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The director of the nursing home called a meeting of his staff. He had a perplexing problem, and he wasn’t sure what to do. In addition, the decision would need to be implemented by everyone.

“The reason I have called this meeting,” he told the staff, “is that John Samuelson, the new man in room 132, goes around hugging everyone. Why, this morning, I had no sooner stepped into the nursing home than he hugged me.”

John was the youngest man in the nursing home and the newest resident there. He had been a happy, vibrant man, full of energy, love of life, and love of people. Then an automobile accident left him with some major brain damage. No longer able to take care of himself, he had come to the nursing home. But the wonderful traits of his personality were not squelched with his new challenges. Instead, his sense of social normalcy was destroyed and his big heart became abundantly evident.

“But John doesn’t hug anyone in a bad way,” Amy, one of the staff members replied. “He just can’t help himself. He loves everyone.”

“Yeah,” David, another staffer said. “John’s love and happiness are contagious. It has lifted the spirit of everyone here, the staff, and the residents. I don’t think there is a person that doesn’t enjoy the hug they get from him each day.”

Ellen, a third staffer added her view. “I know I like his hug. And most people in this place have little to look forward to. Everyone I have talked to says that his daily hug brightens their day.”

The director didn’t budge. “I am positive that sooner or later we are going to get a complaint. All we need is just one lady who thinks John is getting fresh, and we will have a lawsuit on our hands.”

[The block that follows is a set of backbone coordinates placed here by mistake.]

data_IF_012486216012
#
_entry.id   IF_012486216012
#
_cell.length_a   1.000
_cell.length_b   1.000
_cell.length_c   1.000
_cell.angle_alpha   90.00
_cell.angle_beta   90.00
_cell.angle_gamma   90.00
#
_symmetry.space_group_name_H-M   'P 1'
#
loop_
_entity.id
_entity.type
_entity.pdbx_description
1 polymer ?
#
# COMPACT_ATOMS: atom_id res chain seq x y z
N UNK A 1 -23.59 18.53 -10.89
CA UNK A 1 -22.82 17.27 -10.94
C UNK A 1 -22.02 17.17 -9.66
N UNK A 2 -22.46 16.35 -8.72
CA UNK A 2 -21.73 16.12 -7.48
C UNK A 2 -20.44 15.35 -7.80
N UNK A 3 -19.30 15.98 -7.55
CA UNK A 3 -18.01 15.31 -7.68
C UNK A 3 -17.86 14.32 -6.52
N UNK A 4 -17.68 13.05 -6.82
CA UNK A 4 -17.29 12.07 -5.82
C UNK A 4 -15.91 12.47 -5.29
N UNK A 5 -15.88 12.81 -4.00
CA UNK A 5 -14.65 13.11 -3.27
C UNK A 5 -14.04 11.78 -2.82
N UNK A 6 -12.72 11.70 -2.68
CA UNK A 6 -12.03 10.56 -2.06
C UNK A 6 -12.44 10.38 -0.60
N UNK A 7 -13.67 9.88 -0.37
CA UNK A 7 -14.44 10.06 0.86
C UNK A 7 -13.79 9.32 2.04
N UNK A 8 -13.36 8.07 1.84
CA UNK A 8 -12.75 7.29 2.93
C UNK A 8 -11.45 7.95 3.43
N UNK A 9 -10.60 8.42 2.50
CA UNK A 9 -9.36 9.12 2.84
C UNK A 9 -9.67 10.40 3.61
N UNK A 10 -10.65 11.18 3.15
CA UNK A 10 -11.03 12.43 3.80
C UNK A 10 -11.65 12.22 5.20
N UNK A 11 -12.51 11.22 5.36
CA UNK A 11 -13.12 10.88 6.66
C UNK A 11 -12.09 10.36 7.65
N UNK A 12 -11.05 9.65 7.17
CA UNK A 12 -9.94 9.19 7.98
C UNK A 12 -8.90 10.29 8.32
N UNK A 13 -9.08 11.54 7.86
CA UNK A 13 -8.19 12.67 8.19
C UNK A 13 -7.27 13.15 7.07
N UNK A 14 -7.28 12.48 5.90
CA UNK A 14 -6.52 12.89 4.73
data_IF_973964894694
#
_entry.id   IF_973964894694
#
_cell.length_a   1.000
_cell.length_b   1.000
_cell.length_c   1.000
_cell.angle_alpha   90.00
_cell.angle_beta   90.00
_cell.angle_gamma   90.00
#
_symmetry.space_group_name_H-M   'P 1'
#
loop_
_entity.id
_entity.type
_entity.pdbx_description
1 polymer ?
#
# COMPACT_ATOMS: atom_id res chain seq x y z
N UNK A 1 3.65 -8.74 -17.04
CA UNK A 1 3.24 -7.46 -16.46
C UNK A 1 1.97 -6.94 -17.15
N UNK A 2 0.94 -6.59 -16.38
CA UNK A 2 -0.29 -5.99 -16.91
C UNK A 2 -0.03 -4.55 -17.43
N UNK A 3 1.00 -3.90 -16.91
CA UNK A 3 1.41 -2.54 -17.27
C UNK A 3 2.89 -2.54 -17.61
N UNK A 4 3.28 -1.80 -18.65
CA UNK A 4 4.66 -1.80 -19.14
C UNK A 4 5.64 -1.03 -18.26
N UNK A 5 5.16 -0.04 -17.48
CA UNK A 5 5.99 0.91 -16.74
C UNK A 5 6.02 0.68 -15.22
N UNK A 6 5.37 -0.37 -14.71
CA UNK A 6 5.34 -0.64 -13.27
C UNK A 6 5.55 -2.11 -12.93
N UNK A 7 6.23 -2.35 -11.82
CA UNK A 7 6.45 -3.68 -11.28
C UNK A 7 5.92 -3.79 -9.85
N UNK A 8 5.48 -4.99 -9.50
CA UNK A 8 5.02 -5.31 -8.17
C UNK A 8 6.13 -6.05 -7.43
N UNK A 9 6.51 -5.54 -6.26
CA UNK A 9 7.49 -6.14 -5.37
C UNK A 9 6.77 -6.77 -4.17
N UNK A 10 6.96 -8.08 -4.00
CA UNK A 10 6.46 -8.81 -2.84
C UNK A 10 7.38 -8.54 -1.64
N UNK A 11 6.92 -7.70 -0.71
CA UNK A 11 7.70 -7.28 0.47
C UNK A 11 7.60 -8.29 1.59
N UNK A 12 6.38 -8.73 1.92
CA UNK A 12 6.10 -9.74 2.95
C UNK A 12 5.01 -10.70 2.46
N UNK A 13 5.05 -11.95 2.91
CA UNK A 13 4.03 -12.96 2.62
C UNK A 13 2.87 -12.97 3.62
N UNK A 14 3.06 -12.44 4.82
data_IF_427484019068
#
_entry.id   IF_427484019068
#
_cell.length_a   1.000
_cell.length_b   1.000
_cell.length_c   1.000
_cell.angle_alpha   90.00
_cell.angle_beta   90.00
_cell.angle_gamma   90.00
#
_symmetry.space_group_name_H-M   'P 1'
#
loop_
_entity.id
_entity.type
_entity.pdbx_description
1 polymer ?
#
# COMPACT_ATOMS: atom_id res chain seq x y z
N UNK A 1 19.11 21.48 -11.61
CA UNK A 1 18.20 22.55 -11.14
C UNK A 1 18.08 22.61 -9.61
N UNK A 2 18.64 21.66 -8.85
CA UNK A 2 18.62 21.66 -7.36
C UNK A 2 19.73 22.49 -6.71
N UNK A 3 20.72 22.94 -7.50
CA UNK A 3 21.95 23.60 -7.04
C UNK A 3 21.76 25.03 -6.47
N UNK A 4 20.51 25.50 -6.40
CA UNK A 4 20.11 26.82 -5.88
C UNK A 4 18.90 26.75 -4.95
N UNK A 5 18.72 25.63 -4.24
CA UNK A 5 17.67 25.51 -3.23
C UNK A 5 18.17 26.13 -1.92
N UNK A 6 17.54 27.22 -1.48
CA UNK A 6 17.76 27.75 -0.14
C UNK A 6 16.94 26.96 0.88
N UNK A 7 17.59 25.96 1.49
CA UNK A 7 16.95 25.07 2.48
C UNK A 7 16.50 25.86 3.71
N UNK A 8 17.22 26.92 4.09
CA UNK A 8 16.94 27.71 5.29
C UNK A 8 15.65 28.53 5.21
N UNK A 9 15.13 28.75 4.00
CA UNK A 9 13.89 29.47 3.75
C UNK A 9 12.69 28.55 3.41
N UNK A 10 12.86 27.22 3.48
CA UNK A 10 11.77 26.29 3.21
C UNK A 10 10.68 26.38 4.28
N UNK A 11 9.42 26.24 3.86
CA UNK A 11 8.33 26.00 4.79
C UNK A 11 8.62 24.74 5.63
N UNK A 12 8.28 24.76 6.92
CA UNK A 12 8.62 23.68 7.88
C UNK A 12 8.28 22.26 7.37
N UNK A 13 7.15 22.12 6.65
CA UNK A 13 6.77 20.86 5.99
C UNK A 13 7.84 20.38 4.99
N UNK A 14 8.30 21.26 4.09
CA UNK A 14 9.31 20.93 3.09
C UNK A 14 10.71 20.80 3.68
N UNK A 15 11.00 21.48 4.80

“But how can you tell John to not hug people?” Amy says. “It would destroy him.”

“I don’t want to hurt John’s feelings,” the director said, “but the welfare of the patients and this facility have to come first.”

“But I think John’s hugs are good for the welfare of everyone,” David replied.

“But it’s what the residents think that matters,” the director said.

“I have an idea,” Ellen said. “Maybe Anna would call a meeting of the residents and find out how they feel.”

Anna was an older, no-nonsense lady who had appointed herself head of all of the residents, forming what she called “The Resident Council.” She would, at times, call a meeting in the main living room, and they would decide what they did and didn’t like about how things were being run. She would then pass that on to the director and the staff, and she never let anyone rest until things were the way the group decided.

The director was reluctant to get Anna involved in this issue, because he knew once her group made a decision, he would never hear the end of it. But he finally agreed he should have their input. Ellen was tasked with talking to Anna, and by the next day, Anna had called a meeting to get a consensus on what everyone thought of John’s hugs.

The day after the meeting, Anna delivered a written note to the staff and the director indicating what the decision of The Resident Council was. On the outside of the note was written the words, “By unanimous consent of The Resident Council.” The staff all gathered around to see what the note said. What was written inside was just four words to the director and staff, succinct and to the point, making it clear how the residents felt.

“Mind your own business.”

Thus John continued his daily hugs for everyone.